Instructions: Select the supply scenario using the drop-down menu. Click the legend color swatch to isolate results for individual demand scenarios.

What Conditions Lead to Vulnerabilities?

Beyond understanding how vulnerable their Current Management approach may be, water managers also must understand what external conditions lead to this and what actions they might take in response.

The Basin Study Team looked for a set of future conditions most likely to adversely affect the two basins. For the Upper Basin, the Lee Ferry deficits are likely to occur when two types of conditions occur together in the future: (1) long-term average streamflow declines beyond what has been observed in the recent historical record (which turns out to be below 13.8 maf per year), and (2) there is at least an eight-year period of consecutive drought years where the average streamflow dips below 11.2 maf per year. These are collectively referred to as Declining Supply vulnerable conditions.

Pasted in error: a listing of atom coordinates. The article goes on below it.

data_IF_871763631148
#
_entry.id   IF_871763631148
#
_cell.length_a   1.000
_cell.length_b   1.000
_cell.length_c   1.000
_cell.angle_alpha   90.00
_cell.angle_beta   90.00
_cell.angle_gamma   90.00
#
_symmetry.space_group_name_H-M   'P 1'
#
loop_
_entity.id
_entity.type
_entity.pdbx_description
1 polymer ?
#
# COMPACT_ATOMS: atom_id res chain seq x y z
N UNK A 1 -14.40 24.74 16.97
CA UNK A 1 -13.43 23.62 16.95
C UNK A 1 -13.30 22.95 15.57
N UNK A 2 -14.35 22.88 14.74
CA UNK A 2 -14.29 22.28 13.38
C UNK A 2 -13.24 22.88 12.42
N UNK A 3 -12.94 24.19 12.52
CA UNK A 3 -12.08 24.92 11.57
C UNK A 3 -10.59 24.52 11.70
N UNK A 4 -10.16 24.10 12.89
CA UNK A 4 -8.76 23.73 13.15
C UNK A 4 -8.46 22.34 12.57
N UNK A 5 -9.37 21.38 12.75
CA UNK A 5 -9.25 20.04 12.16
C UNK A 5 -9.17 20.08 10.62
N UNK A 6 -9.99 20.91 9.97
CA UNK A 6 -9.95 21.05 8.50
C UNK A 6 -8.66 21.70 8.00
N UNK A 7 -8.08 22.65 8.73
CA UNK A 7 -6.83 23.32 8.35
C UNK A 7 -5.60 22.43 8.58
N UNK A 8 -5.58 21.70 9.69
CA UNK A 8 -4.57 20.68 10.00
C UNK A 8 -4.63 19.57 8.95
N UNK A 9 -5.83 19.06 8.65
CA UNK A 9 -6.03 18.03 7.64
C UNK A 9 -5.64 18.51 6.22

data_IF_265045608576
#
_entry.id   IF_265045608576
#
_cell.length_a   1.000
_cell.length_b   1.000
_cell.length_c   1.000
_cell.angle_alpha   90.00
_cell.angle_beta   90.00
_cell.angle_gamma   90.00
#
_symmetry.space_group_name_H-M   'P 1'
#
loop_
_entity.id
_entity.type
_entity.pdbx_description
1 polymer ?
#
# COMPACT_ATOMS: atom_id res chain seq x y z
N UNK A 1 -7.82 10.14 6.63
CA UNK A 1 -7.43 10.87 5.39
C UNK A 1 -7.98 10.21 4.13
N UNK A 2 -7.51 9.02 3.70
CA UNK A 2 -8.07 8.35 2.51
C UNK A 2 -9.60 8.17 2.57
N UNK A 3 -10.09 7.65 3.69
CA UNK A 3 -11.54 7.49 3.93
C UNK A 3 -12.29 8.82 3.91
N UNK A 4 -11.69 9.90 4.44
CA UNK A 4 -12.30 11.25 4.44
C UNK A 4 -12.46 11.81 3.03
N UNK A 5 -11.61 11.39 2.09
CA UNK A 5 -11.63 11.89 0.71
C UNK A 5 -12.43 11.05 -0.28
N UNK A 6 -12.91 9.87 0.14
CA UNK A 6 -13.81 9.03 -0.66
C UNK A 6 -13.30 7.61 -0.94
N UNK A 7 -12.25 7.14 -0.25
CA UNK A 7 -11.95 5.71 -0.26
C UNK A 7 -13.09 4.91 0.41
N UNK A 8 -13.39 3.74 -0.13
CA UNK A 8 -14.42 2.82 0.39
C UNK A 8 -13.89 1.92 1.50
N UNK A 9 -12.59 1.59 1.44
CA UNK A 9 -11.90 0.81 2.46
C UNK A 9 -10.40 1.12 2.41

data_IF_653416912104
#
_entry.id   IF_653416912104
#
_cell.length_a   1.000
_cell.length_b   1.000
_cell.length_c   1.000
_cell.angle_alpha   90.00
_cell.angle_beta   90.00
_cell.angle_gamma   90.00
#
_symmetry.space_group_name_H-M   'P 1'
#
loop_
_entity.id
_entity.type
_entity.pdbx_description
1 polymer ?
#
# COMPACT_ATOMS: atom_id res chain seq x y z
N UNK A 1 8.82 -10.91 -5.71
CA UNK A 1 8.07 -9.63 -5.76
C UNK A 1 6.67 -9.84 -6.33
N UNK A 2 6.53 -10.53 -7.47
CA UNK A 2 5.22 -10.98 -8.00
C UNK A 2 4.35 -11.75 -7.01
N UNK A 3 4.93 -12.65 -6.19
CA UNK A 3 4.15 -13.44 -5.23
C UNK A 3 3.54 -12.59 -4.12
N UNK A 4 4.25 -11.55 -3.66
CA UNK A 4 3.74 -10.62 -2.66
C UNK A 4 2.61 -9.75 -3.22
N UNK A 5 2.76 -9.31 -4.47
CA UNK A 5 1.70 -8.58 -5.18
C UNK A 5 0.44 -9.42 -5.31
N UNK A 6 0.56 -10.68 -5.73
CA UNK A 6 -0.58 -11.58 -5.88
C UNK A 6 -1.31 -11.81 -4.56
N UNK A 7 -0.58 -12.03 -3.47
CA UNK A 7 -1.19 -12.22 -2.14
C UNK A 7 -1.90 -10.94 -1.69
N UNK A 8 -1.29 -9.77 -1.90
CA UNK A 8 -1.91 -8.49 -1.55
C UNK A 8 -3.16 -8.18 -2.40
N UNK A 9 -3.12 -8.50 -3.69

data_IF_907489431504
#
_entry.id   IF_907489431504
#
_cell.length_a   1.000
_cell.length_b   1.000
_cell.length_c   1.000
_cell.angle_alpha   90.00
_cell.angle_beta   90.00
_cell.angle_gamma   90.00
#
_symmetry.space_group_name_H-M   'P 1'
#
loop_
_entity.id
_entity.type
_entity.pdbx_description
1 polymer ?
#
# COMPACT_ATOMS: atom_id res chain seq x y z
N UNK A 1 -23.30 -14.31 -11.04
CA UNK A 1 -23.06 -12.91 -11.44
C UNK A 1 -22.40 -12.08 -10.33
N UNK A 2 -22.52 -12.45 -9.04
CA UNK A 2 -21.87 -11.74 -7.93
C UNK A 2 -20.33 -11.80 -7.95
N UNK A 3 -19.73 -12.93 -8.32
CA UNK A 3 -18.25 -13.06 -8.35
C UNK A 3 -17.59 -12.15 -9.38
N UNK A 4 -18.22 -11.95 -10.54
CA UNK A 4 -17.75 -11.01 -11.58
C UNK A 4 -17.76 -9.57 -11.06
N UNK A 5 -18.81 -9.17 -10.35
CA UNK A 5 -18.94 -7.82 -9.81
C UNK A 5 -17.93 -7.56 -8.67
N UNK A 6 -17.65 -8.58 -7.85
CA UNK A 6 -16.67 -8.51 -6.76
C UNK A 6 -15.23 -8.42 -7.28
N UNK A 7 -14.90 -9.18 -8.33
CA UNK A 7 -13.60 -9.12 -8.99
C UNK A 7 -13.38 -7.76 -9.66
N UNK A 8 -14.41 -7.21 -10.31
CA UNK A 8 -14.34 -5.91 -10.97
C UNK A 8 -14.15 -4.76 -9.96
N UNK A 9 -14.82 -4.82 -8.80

Similarly, the external conditions that lead to the most vulnerability for Lake Mead pool elevations are: (1) the long-term average streamflow at Lees Ferry falls below the historical average of 15 maf; and (2) an eight-year drought with average flows below 13 maf occurs. We call these vulnerable conditions Low Historical Supply, as similar conditions have been experienced in the recent past.

What Leads to Colorado River Vulnerabilities?